Why the Next Generation of the Workforce Should Consider Working in the Utilities Industry



The next generation of workers (Gen Z, born between 1997 and 2013) is poised to overtake Baby Boomers in the full-time workforce in early 2024, according to Glassdoor’s 2024 Workplace Trends report. With unprecedented spending taking place to support a clean energy transition, utilities need to sharpen their focus on attracting and retaining this next generation of workers.

Jake Purvis, Partner at Oliver Wyman, a management consulting firm, sees a growing chasm in the supply and demand for the workforce in this space. “In the Energy and Natural Resources industries, and all the sectors, demand is going up for workers and supply is going down,” he says. “We haven't seen a demand spike in the way that it's currently expected, since World War II.”

Students trying out utility work Purvis believes that in order to accomplish what amounts to more than $1 trillion in power generation and carbon capture investment, the workforce is going to have to grow from just over 900,000 on the front line to almost two and a half million. Contractors will play a vital role in completing the work, but they face the same challenges as utilities in attracting Gen Z talent.

ComEd, the electric utility provider for more than 4 million customers across northern Illinois, acknowledges the growing demand for clean energy workers. A recent study commissioned by ComEd found that the clean energy transition will create up to 150,000 jobs in Illinois by 2030. Laticia Holbert, Workforce Development Manager for ComEd, believes there is an opportunity to raise awareness among youth on the roles performed out of sight or only noticed when an emergency event or outage arises. “That’s why ComEd works closely with local partners to be in the communities we serve, facilitating career fairs, field trips, and other career exposure programs held throughout our region to give students access to our company leaders and a close-up look at roles within the company,” she says.

ComEd, an Exelon company, has been recognized by the Center for Energy Workforce Development (CEWD) as a leader in matching residents local to northern Illinois to the jobs being created by the clean energy transition through its successful workforce development programs. Last year, the CEWD honored Laticia Holbert with the Workforce Champion Award for her leadership in creating meaningful change that will influence, mobilize, and energize a diverse, skilled talent pipeline.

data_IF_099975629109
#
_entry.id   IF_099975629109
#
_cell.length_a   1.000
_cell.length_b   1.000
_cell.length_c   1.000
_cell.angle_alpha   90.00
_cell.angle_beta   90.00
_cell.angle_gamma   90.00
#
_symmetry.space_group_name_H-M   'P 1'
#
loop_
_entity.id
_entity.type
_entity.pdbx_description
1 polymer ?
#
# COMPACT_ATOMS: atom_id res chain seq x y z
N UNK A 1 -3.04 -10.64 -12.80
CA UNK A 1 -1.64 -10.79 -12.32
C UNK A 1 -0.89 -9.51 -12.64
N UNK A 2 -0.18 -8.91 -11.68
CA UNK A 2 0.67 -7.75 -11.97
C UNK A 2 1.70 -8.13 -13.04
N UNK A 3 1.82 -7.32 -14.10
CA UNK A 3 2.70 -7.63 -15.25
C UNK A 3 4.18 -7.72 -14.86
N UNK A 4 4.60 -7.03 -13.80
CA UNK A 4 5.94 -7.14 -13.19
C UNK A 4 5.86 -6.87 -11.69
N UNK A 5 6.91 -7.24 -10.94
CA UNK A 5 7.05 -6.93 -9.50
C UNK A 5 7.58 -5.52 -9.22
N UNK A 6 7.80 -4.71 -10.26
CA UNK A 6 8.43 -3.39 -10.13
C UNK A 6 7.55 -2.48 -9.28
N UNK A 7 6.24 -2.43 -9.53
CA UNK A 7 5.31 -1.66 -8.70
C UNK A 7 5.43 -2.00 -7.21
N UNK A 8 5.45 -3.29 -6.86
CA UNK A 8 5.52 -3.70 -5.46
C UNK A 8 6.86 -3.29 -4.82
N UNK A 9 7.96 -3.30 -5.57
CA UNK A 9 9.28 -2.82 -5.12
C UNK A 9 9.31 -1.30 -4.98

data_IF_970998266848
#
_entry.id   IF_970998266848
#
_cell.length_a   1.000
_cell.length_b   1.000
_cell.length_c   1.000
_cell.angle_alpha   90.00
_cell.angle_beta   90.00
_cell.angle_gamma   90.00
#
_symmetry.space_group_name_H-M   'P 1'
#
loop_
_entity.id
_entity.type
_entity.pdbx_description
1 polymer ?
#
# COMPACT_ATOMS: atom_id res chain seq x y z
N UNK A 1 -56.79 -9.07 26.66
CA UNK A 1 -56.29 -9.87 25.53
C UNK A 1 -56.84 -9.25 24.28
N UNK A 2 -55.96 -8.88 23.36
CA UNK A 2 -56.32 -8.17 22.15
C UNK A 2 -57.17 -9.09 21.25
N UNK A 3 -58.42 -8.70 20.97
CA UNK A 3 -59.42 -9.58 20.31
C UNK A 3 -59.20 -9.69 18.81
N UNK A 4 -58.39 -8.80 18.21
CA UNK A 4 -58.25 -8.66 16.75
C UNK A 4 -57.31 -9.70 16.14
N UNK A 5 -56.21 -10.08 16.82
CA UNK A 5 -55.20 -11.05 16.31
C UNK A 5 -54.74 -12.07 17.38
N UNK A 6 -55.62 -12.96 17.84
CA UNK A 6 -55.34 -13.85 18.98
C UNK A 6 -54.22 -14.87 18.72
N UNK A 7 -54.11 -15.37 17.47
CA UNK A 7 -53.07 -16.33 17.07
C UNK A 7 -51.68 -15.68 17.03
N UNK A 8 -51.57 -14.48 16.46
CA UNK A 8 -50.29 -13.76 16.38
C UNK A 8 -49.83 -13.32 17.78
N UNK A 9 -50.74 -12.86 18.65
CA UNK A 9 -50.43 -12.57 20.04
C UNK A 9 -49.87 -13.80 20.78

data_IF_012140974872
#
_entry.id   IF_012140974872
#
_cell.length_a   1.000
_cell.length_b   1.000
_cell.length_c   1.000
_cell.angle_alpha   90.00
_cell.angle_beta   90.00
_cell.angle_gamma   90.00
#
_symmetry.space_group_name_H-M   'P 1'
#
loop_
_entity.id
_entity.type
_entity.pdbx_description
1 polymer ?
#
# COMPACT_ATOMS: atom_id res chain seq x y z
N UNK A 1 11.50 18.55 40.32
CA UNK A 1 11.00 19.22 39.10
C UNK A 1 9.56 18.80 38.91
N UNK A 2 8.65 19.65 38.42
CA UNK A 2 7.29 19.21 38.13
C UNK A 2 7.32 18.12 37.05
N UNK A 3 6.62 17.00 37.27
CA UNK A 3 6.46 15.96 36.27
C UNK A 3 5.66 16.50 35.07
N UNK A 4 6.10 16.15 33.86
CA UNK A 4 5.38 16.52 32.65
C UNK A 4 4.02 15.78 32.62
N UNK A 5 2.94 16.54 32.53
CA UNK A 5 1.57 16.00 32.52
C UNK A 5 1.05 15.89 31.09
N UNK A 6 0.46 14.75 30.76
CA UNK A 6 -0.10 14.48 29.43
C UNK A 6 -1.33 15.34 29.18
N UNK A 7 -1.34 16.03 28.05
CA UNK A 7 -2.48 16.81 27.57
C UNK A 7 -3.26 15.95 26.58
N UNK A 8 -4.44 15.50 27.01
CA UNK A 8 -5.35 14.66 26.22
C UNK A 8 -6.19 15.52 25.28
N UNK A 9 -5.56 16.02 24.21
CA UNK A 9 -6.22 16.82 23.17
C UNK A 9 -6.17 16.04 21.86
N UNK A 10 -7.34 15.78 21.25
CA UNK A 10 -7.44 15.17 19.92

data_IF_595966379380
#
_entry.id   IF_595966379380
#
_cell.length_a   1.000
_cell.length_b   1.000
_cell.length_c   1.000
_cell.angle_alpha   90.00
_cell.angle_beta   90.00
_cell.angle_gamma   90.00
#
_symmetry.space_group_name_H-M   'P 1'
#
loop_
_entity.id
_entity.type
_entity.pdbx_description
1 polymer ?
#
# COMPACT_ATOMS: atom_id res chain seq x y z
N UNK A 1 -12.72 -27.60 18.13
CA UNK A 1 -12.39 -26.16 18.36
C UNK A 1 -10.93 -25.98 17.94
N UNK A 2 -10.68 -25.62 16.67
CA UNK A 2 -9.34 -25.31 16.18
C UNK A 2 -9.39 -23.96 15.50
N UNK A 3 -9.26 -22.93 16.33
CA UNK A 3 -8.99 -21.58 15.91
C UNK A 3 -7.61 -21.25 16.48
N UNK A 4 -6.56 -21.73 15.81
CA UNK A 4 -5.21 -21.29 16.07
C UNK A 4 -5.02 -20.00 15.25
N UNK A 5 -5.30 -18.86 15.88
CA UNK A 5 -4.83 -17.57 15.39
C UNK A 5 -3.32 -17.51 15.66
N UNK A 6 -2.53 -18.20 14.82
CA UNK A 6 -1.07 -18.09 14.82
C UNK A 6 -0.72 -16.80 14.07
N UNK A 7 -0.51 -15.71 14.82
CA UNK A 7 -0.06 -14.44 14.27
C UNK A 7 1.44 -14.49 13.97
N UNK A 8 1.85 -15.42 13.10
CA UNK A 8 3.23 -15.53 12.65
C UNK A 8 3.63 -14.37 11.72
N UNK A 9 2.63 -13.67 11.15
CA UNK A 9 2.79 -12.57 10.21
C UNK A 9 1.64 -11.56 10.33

Jake Purvis and Laticia Holbert, along with Brian Turmail, Vice President of Public Affairs & Strategic Initiatives of the Associated General Contractors of America, offer some ideas on how utilities can appeal to Gen Z, the next generation of full-time workers.

They can be a part of the clean energy movement

Gen Z has interest in the clean energy transition. In a recent survey from Deloitte, 21% of Gen Z respondents cited climate change as a top concern, second only to cost of living (35%) and unemployment (22%).

According to Holbert, recent participants in ComEd programs geared toward high school students reinforce this draw. “Younger generations are interested in addressing climate change, so we’ve worked to expand opportunities for them to learn about the variety of careers in our industry, including jobs that will support the growth of EVs, solar, and other renewable technologies,” says Holbert. “Whether that be in a role that’s focused on engineering and STEM, on our front lines working in the field, or through any number of administrative type roles employed by ComEd and the industry, there are options for our youth to make an impact in the clean energy sector.”

With so much work to be accomplished, utilities offer tremendous opportunity. “There’s going to be opportunity for accelerated learning, accelerated advancement and leadership positions available,” says Purvis. “Being part of the energy transition is an incredible opportunity for our youngest workers to look back and say, ‘I really helped build the future of how we power the world.’”

While Purvis believes green energy and renewables should be a focus of a recruitment pitch, he remains skeptical that it will be enough to sell prospective candidates. A 2023 Oliver Wyman Gen Z Report indicates Gen Zers may not want to play the corporate game. Sixty percent of Gen Z respondents agreed with the statement, “a job does not need to be fulfilling — it should enable me to find balance and fulfilment in other aspects of my life. “Employment is not where Gen Zers are seeking their purpose in the same way that prior generations did,” said Purvis. Instead, many are interested in flexibility, autonomy, and work-life balance.

There will be opportunities to leverage their entrepreneurial spirit

Many Gen Zers view themselves as entrepreneurs. The Oliver Wyman Gen Z report revealed that 35% of white-collar and 60% of blue-collar Gen Zers have side hustles, compared with 19% and 28% of older generations. The report suggests organizations can capitalize on this by incorporating structured, incentivized projects or programs into their value proposition. “When there is growth, you can get much more thoughtful and more creative about what different roles are, and you can create nontraditional roles that will appeal to that group,” says Purvis.Utility worker training student outside

They can use their technology skills and be part of a team